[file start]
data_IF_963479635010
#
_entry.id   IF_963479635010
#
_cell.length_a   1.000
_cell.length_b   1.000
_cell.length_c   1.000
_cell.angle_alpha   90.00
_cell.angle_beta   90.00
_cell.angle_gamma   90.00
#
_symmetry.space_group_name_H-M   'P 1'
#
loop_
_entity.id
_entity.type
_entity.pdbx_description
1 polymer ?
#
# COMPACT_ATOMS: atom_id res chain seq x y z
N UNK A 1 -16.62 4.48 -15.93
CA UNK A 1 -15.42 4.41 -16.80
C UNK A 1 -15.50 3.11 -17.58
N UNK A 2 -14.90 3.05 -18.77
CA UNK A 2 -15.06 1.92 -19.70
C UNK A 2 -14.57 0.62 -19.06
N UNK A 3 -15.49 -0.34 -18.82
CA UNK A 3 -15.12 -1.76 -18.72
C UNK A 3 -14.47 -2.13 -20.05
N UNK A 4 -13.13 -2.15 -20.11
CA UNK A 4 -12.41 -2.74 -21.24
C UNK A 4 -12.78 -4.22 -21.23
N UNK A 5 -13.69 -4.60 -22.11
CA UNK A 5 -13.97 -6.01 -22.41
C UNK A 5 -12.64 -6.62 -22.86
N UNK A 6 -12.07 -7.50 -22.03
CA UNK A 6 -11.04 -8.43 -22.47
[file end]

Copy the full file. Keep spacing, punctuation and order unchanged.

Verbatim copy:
data_IF_963479635010
#
_entry.id   IF_963479635010
#
_cell.length_a   1.000
_cell.length_b   1.000
_cell.length_c   1.000
_cell.angle_alpha   90.00
_cell.angle_beta   90.00
_cell.angle_gamma   90.00
#
_symmetry.space_group_name_H-M   'P 1'
#
loop_
_entity.id
_entity.type
_entity.pdbx_description
1 polymer ?
#
# COMPACT_ATOMS: atom_id res chain seq x y z
N UNK A 1 -16.62 4.48 -15.93
CA UNK A 1 -15.42 4.41 -16.80
C UNK A 1 -15.50 3.11 -17.58
N UNK A 2 -14.90 3.05 -18.77
CA UNK A 2 -15.06 1.92 -19.70
C UNK A 2 -14.57 0.62 -19.06
N UNK A 3 -15.49 -0.34 -18.82
CA UNK A 3 -15.12 -1.76 -18.72
C UNK A 3 -14.47 -2.13 -20.05
N UNK A 4 -13.13 -2.15 -20.11
CA UNK A 4 -12.41 -2.74 -21.24
C UNK A 4 -12.78 -4.22 -21.23
N UNK A 5 -13.69 -4.60 -22.11
CA UNK A 5 -13.97 -6.01 -22.41
C UNK A 5 -12.64 -6.62 -22.86
N UNK A 6 -12.07 -7.50 -22.03
CA UNK A 6 -11.04 -8.43 -22.47